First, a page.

9th Annual Workshop, October 28-31, 1999
Co-sponsored by the U.S. Department of Energy
Post-genomics strategies in C. elegans toward understanding of the molecular mechanisms of development
Genome Biology Lab, National Institute of Genetics, Mishima, Japan
We think the main targets in the post genomics era are as follows: (1) to integrate the information on the expression and the function of all genes of the genome in the context of development, (2) to extract the rules that govern the molecular mechanisms of development that are carried out by a finite number of genes, (3) ultimately to reconstruct the developmental process in the computer.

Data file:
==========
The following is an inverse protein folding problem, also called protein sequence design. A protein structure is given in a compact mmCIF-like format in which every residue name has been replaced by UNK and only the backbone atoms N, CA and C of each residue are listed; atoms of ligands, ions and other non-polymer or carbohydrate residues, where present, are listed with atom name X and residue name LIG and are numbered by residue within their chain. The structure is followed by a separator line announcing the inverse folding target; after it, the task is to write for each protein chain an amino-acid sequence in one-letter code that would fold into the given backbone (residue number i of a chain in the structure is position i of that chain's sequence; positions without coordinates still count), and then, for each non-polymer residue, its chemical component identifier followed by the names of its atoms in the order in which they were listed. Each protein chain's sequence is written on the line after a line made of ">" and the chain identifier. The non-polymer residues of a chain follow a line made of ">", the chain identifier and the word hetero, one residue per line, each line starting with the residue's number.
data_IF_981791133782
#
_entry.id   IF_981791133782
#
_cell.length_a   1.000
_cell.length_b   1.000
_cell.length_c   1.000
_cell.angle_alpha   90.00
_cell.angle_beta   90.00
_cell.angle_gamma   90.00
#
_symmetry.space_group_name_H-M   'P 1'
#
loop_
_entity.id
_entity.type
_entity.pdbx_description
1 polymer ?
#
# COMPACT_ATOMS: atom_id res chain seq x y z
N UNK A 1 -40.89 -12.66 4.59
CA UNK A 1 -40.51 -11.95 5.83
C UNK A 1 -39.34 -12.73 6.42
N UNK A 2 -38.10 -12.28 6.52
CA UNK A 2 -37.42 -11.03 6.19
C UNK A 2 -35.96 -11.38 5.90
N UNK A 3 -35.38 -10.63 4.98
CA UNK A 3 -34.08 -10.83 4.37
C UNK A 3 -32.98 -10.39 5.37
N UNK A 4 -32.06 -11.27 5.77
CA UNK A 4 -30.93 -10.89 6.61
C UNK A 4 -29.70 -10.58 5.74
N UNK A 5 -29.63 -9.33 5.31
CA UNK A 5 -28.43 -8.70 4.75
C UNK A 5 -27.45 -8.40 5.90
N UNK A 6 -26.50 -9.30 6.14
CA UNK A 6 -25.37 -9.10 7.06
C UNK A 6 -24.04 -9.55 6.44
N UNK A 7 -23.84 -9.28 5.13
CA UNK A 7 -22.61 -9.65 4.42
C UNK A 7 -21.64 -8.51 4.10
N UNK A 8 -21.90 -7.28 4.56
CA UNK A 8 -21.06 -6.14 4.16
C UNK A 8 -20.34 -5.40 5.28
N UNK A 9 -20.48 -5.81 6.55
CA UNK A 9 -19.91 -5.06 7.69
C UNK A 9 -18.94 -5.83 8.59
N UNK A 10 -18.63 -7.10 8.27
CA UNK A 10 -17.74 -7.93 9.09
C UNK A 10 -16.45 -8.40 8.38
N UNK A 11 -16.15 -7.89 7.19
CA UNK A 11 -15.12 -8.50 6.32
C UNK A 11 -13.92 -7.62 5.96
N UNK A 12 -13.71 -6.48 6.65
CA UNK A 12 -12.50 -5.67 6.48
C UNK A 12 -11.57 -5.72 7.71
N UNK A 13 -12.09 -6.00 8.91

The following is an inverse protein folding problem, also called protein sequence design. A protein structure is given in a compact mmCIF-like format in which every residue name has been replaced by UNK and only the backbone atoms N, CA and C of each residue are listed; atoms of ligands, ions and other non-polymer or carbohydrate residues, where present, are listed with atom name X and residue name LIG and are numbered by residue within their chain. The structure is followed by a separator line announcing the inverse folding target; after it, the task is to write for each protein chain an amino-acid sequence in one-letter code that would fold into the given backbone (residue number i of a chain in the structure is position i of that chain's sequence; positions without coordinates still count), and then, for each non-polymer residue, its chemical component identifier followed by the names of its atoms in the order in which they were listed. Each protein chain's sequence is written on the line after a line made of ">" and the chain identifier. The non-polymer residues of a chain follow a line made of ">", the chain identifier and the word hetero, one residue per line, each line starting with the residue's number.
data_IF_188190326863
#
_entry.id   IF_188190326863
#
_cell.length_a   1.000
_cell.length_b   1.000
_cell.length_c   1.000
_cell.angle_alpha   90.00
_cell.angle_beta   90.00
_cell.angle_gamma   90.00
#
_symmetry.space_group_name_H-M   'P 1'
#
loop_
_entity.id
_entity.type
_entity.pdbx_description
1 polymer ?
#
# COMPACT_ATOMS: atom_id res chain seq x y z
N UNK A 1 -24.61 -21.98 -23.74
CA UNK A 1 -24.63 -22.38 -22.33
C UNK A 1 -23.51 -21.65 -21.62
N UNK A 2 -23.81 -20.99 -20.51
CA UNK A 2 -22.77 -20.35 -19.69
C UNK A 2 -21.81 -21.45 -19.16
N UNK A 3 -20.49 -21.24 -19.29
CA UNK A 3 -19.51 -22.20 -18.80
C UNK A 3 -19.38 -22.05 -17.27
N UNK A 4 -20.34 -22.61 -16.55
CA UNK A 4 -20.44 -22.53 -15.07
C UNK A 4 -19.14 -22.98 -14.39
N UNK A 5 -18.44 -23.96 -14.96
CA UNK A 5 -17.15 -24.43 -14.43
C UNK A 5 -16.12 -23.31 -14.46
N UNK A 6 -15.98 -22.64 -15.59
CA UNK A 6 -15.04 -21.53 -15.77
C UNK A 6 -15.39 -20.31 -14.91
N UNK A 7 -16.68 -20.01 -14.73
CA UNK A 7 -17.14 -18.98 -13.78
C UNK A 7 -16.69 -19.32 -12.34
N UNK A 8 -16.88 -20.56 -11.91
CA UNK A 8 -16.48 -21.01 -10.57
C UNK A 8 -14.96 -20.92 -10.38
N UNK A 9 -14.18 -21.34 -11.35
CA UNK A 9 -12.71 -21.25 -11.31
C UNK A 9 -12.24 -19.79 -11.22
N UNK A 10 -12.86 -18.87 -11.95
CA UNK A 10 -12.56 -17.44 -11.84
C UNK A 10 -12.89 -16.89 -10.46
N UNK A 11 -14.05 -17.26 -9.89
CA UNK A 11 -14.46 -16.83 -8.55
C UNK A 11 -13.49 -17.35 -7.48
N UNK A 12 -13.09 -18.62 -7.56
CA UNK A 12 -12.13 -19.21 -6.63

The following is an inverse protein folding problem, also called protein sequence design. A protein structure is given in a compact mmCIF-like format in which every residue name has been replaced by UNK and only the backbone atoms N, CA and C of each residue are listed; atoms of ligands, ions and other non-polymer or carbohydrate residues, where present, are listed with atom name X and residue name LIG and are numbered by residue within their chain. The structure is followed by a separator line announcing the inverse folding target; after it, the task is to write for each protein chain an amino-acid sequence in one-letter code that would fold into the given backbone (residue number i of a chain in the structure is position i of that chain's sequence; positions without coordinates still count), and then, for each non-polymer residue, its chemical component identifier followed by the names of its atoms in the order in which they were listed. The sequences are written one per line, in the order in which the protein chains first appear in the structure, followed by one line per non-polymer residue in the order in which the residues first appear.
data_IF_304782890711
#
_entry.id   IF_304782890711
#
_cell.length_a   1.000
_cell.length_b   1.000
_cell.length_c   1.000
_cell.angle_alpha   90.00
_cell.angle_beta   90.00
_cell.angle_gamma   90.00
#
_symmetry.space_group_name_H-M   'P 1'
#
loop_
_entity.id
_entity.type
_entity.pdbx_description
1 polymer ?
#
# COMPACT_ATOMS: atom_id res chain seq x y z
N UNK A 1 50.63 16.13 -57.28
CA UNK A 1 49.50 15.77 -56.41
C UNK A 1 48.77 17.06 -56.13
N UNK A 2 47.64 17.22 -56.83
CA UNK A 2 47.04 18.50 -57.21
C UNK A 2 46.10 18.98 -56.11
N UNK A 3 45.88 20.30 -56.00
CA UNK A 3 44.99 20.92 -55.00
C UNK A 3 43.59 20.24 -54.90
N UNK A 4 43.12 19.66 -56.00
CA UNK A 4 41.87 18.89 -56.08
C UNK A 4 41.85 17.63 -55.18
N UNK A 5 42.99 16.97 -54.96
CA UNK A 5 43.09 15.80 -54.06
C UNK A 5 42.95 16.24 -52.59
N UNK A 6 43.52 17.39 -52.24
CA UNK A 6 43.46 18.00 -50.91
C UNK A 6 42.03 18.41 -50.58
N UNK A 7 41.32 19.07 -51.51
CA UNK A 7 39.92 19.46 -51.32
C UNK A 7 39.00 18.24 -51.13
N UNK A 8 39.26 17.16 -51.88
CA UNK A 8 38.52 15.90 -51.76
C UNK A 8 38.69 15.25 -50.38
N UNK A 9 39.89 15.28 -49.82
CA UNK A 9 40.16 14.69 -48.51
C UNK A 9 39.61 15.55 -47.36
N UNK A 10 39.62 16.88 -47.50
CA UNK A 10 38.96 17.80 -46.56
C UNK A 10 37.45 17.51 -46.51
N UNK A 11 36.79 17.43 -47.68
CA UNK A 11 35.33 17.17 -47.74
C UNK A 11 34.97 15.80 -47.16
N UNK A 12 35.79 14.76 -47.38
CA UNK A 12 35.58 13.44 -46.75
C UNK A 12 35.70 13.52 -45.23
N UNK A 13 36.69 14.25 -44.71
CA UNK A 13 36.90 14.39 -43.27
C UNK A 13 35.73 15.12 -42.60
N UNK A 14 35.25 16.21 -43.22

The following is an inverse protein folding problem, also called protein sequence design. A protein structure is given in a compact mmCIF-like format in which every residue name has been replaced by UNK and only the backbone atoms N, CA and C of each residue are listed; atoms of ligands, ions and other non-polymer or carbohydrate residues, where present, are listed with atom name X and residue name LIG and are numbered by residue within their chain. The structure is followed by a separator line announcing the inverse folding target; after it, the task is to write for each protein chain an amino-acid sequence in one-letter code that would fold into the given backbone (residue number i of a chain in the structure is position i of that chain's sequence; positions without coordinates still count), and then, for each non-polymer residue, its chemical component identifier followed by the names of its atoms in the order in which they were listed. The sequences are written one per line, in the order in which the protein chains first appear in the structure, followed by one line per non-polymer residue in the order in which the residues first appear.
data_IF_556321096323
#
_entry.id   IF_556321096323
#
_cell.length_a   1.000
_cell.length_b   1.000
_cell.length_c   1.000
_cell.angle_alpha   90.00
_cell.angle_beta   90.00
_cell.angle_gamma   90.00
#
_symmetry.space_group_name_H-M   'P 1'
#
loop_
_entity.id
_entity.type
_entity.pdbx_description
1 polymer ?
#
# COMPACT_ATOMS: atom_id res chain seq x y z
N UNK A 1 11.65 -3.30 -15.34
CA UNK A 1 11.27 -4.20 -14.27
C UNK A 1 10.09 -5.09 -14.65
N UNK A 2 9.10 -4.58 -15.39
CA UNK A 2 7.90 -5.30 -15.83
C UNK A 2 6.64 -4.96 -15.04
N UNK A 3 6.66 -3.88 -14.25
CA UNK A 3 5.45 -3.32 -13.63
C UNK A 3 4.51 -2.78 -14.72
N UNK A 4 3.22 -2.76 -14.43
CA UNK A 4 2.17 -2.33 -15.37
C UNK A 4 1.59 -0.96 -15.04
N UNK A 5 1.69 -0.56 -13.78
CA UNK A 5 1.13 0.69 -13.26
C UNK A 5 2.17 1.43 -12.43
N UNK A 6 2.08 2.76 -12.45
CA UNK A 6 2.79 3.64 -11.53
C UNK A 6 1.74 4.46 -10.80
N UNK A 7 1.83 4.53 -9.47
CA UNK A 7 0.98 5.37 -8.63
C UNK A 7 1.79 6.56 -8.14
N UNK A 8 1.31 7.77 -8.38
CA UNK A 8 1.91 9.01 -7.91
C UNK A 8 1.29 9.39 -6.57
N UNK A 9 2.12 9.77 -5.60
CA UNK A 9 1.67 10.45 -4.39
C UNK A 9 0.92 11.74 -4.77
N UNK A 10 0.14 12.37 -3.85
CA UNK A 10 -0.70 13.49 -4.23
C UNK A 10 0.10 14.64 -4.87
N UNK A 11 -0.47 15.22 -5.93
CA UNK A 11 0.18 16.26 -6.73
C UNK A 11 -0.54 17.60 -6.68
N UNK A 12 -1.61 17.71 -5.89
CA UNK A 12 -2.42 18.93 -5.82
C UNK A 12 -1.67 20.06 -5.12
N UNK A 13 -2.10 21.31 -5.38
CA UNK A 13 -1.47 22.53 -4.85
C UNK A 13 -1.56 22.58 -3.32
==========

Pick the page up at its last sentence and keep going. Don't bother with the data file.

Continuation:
We have identified about 10,000 cDNA species (more than a half of all genes) of the nematode C.elegans through our EST project. About 4,000 cDNA species mostly from chromosome 3 (autosome) and X (sex chromosome) have been analyzed by using of whole mount in situ hybridization for mRNA distribution throughout the life of worm. The mRNA patterns were classified into several categories; maternal expression, zygotic expression, expression in a specific cell lineage but at different time, expression in specific cell(s) and so on. Based on the information, we are performing clustering analyses and finer analysis on subsets of the genes to elucidate the network of gene regulation. As a trial, focusing on the early embyrogenesis, we selected a subset of 100 genes on the criteria that the mRNA was expressed maternally and disappeared quickly before gastrulation, which seemed to play important roles in this period. For these genes, we are analyzing (i) the phenotypes caused by the systematic RNAi (dsRNA mediated interference) experiments, (ii) the protein distribution through the systematic raising of antibodies, and (iii) interacting genes by the yeast two hybrid technology. To integrate and analyse the information, first we have established a WWW-based database NEXTDB, and recently we are constructing a computer graphics based 4-dimensional (3D + time course) database that covers the early embryogenesis.